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Difference in PSA testing among urologist, primary care physician visits

Date:
February 8, 2016
Source:
The JAMA Network Journals
Summary:
Declines in prostate-specific antigen (PSA) testing differed among urologist and primary care physician visits in a study that compared testing before and after a 2011 recommendation from the US Preventive Services Task Force against PSA screening for all men, according to an article.
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Declines in prostate-specific antigen (PSA) testing differed among urologist and primary care physician visits in a study that compared testing before and after a 2011 recommendation from the U.S. Preventive Services Task Force against PSA screening for all men, according to an article published online by JAMA Internal Medicine.

Quoc-Dien Trinh, M.D., of Brigham and Women's Hospital, Boston, and coauthors used the National Ambulatory Medical Care Survey to examine PSA testing use in 2010 and 2012. The authors included all visits for men (ages 50 to 74) who went to urologists or primary care physicians for a preventive care visit. After excluding men with a diagnosis of prostate cancer and other conditions of the prostate, the study sample included 1,164 visits (representing 27 million eligible visits) in 2010 and 2012, of which 64 visits (representing 800,000 visits) were provided by urologists and 1,100 visits (representing 26.2 million visits) were by primary care physicians.

PSA testing decreased from 36.5 percent in 2010 to 16.4 percent in 2012 among primary care physician visits and decreased from 38.7 in 2010 to 34.5 in 2012 percent among urologist visits, according to the results.

The difference in declines may reflect perceptions among physicians on the benefit of PSA screening, conflicting guidelines (for example, the American Urological Association recommends joint decision making for men 55 to 69), and possibly patient demographics or expectations.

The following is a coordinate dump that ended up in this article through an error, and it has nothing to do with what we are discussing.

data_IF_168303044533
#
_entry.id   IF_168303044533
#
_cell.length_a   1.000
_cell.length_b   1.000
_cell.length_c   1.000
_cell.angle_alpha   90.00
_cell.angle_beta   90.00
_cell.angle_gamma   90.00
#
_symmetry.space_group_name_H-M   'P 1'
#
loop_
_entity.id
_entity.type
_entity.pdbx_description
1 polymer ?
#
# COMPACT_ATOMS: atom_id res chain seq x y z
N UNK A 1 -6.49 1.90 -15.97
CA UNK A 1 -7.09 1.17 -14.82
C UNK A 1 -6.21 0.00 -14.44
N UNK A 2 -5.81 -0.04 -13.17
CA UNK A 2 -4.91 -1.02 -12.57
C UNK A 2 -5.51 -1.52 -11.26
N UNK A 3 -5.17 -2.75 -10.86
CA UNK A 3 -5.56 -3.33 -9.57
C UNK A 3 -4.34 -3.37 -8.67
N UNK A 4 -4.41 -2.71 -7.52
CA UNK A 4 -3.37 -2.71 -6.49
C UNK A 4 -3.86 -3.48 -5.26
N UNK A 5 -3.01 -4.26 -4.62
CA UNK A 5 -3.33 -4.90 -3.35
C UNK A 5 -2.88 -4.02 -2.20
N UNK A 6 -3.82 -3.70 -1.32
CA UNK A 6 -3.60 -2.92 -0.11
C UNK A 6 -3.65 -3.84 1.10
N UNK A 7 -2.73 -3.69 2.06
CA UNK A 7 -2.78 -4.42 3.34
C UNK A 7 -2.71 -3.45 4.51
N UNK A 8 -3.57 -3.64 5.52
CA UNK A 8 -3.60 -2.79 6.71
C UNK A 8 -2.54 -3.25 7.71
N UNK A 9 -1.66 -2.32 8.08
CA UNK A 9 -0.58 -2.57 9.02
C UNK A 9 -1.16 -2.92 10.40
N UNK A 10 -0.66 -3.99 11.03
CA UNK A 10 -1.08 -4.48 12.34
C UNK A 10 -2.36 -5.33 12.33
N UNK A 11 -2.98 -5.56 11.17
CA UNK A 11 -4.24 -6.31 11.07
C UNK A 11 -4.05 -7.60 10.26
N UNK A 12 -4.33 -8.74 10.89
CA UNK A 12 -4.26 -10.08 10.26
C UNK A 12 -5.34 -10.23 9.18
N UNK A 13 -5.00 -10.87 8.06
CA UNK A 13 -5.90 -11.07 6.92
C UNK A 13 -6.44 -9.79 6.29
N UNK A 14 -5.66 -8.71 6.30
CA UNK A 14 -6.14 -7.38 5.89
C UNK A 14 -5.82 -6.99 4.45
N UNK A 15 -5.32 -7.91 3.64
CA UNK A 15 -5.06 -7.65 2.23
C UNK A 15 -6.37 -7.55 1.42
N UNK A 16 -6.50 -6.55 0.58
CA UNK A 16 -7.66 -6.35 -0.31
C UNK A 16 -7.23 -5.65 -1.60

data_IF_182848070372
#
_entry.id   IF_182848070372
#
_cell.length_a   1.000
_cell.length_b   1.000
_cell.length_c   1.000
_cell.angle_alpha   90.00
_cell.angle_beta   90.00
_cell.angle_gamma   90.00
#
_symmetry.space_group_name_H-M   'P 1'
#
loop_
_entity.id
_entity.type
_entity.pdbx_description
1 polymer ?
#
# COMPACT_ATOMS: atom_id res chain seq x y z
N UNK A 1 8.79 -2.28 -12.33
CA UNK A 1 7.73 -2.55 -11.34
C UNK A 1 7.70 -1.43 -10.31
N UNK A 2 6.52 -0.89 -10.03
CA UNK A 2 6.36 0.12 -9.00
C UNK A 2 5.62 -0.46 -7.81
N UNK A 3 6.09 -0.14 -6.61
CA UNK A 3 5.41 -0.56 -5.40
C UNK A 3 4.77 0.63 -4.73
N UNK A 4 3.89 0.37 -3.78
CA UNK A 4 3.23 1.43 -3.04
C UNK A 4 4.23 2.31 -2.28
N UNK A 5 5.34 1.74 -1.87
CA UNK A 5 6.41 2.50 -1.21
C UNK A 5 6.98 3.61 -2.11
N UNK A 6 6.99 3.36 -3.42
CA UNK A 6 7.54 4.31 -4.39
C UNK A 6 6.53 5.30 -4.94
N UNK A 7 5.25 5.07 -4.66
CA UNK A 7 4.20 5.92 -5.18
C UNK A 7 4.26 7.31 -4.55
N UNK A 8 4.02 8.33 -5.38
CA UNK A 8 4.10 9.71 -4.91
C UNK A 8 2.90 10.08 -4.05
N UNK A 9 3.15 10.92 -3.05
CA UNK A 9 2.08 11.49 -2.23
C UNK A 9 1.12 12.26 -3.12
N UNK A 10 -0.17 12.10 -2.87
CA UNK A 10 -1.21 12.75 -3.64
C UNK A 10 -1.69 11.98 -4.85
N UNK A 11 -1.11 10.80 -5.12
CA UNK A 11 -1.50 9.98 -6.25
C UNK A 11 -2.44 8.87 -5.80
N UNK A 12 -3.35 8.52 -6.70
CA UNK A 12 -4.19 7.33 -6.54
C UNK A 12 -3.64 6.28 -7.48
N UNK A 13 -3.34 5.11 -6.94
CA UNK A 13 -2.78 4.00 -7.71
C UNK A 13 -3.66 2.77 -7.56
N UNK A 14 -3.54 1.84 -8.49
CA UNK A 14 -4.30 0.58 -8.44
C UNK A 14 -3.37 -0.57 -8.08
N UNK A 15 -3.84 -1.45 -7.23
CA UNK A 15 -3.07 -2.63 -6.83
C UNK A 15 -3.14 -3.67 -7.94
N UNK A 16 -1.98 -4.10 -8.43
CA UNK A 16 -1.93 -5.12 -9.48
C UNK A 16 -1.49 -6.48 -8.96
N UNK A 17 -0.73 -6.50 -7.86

The study also has limitations, which include relying on records of outpatient clinic visits and not accounting for PSA testing outside of physician outpatient visits.

"Moving forward, this finding emphasizes the need to continue interdisciplinary dialogue to achieve a broader consensus on prostate cancer screening," the authors conclude.


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Materials provided by The JAMA Network Journals. Note: Content may be edited for style and length.


Journal Reference:

  1. Michael E. Zavaski, Christian P. Meyer, Jesse D. Sammon, Julian Hanske, Soham Gupta, Maxine Sun, Quoc-Dien Trinh. Differences in Prostate-Specific Antigen Testing Among Urologists and Primary Care Physicians Following the 2012 USPSTF Recommendations. JAMA Internal Medicine, 2016; DOI: 10.1001/jamainternmed.2015.7901

Cite This Page:

The JAMA Network Journals. "Difference in PSA testing among urologist, primary care physician visits." ScienceDaily. ScienceDaily, 8 February 2016. <www.sciencedaily.com/releases/2016/02/160208123837.htm>.
The JAMA Network Journals. (2016, February 8). Difference in PSA testing among urologist, primary care physician visits. ScienceDaily. Retrieved May 26, 2017 from www.sciencedaily.com/releases/2016/02/160208123837.htm
The JAMA Network Journals. "Difference in PSA testing among urologist, primary care physician visits." ScienceDaily. www.sciencedaily.com/releases/2016/02/160208123837.htm (accessed May 26, 2017).

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